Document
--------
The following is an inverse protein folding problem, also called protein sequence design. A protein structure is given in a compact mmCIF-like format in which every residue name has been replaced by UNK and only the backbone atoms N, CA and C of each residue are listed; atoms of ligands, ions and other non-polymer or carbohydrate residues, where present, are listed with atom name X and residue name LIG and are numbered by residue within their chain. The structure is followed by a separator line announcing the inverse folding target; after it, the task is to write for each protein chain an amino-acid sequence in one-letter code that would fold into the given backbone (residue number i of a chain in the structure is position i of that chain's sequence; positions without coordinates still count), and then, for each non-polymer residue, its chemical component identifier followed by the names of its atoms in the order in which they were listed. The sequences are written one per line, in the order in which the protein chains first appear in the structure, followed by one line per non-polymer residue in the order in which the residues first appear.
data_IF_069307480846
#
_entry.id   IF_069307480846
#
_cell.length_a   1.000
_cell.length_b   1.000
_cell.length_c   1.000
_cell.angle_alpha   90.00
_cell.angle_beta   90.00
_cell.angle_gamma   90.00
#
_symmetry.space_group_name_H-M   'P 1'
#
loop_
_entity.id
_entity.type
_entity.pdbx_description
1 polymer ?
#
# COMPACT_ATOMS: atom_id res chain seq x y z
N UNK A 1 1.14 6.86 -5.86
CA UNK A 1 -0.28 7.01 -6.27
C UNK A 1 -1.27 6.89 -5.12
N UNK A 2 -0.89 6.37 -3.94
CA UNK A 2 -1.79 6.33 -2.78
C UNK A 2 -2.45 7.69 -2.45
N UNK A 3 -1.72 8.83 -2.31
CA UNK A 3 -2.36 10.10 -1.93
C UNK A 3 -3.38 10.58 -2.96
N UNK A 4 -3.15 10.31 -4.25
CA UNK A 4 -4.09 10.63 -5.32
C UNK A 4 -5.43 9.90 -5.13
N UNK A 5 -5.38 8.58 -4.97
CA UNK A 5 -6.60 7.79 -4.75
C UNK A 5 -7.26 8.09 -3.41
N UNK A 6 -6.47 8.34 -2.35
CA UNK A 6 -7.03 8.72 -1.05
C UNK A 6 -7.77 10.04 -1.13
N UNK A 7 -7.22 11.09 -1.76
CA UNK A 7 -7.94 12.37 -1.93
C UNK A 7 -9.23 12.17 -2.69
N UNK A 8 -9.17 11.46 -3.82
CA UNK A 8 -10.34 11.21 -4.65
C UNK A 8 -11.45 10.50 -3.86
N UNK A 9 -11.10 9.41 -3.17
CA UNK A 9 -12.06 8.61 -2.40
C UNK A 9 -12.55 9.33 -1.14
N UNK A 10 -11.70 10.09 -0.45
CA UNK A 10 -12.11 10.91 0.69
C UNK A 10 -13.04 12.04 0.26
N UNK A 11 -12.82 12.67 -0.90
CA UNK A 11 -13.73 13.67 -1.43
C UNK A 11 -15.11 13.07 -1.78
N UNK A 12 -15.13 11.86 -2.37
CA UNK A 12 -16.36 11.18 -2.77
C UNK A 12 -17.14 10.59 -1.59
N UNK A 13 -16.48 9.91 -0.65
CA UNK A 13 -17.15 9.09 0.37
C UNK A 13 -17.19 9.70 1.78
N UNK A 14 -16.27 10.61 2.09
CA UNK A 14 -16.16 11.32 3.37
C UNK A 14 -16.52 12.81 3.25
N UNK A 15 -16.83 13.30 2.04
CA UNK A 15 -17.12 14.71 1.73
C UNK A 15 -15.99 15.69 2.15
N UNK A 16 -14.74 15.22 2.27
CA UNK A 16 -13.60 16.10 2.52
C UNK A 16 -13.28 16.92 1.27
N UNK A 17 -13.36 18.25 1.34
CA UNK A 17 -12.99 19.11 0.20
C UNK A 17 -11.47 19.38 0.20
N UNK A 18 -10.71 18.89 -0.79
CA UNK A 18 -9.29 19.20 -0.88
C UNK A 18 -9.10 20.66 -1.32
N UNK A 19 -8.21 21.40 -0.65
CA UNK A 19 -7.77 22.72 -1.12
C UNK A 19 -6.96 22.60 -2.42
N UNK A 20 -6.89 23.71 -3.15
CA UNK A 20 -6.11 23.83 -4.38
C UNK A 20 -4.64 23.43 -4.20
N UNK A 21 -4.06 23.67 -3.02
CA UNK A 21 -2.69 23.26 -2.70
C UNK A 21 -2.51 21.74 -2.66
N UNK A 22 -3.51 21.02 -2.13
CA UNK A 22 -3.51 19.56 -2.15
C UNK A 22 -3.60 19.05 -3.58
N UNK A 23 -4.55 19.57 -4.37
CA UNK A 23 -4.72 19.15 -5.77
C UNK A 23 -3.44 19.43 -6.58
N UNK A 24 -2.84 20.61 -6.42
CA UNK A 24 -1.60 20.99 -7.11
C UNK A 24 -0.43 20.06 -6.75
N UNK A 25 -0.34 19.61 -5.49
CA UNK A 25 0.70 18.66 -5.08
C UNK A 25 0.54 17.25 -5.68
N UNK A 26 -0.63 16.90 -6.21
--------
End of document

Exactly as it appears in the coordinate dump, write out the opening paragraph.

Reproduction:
The following is an inverse protein folding problem, also called protein sequence design. A protein structure is given in a compact mmCIF-like format in which every residue name has been replaced by UNK and only the backbone atoms N, CA and C of each residue are listed; atoms of ligands, ions and other non-polymer or carbohydrate residues, where present, are listed with atom name X and residue name LIG and are numbered by residue within their chain. The structure is followed by a separator line announcing the inverse folding target; after it, the task is to write for each protein chain an amino-acid sequence in one-letter code that would fold into the given backbone (residue number i of a chain in the structure is position i of that chain's sequence; positions without coordinates still count), and then, for each non-polymer residue, its chemical component identifier followed by the names of its atoms in the order in which they were listed. The sequences are written one per line, in the order in which the protein chains first appear in the structure, followed by one line per non-polymer residue in the order in which the residues first appear.